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I was supposed to go to Columbia, South Carolina this weekend, but it was not meant to be.
My uncle (i.e., my father’s brother) passed away on Wednesday. The funeral was Thursday, near the Jersey Shore. My father, who is 90, lives at least 2 hours away from the Jersey Shore. Figuring out the logistics for travel to the funeral was difficult, but we were able to attend. In the Jewish tradition, my father is observing a mourning period, called shiva. As I am the only sibling in my family who lives near my parents, I know that I want to be by my father’s side during his shiva and that I therefore cannot go to South Carolina this weekend.
The flight from LGA to Columbia (CAE) is a Delta award ticket. The times of that flight had been changed significantly by the carrier, so I knew I would be able to cancel without penalty. The hotel that I’d reserved, a Hyatt Place in Columbia, was a points and cash rate, which I canceled without penalty. My flight home from CAE however was another story. It was on American Airlines, and I paid $131 for it. I was ready to eat the ticket if necessary but hoped that I wouldn’t have to.
The American Airlines website says the following:
Nonrefundable tickets generally cannot be refunded. However, exceptions may be available for refund of the unused portion of the ticket under the following circumstances . . . upon death of family member … the customer may be eligible to receive a voucher if the ticket is for domestic travel and supporting documents are provided.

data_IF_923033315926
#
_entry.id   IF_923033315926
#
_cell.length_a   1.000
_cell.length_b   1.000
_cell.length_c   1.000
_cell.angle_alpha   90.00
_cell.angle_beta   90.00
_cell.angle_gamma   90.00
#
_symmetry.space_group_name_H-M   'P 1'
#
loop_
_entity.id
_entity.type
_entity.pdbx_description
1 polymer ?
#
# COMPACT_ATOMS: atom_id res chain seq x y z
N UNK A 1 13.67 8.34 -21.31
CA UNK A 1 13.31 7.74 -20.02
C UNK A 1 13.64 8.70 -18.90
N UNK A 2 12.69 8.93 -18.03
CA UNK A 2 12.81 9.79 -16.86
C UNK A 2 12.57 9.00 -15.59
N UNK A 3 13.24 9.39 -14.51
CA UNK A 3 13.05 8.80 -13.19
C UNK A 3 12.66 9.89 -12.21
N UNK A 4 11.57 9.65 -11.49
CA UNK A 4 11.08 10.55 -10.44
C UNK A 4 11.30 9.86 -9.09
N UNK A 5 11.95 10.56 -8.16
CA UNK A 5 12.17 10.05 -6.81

I sent a message to the AA Twitter team:
We’re so sorry for your loss, Kathy. We know this is a difficult time and you need to be with your father. We’ll be happy to waive the change charge, allowing you to keep the full value of your ticket and use it toward the purchase of another ticket within a year from the original issue date.
I was ecstatic and grateful. I was surprised that the exception was made for the death of an uncle, rather than an immediate family member. I believe that the decision was based, not on the exact relationship of the deceased family member, per se, but instead upon the totality of the circumstances.
Here’s the catch. I bought the ticket on June 4, 2016. I therefore have to use the $131 credit and start the next trip by June 4, 2017. I have three trips already scheduled before that date, and not sure how many more I’ll realistically be able to plan. So, it’s still possible that I may have to eat the $131.
I am keeping an eye out for inexpensive flights, and even toying with the idea of a day or overnight trip to Boston to visit my sister (NYC-BOS is as cheap as $117 rt right now). Ideally, I would love to put the credit towards a weekend trip to Mexico City, but prices seem expensive right now.
Any other ideas? Is there a way to further lengthen the credit?
Editorial Note: The opinions expressed here are mine and not provided, reviewed, by any bank, card issuer, or other company unless otherwise stated.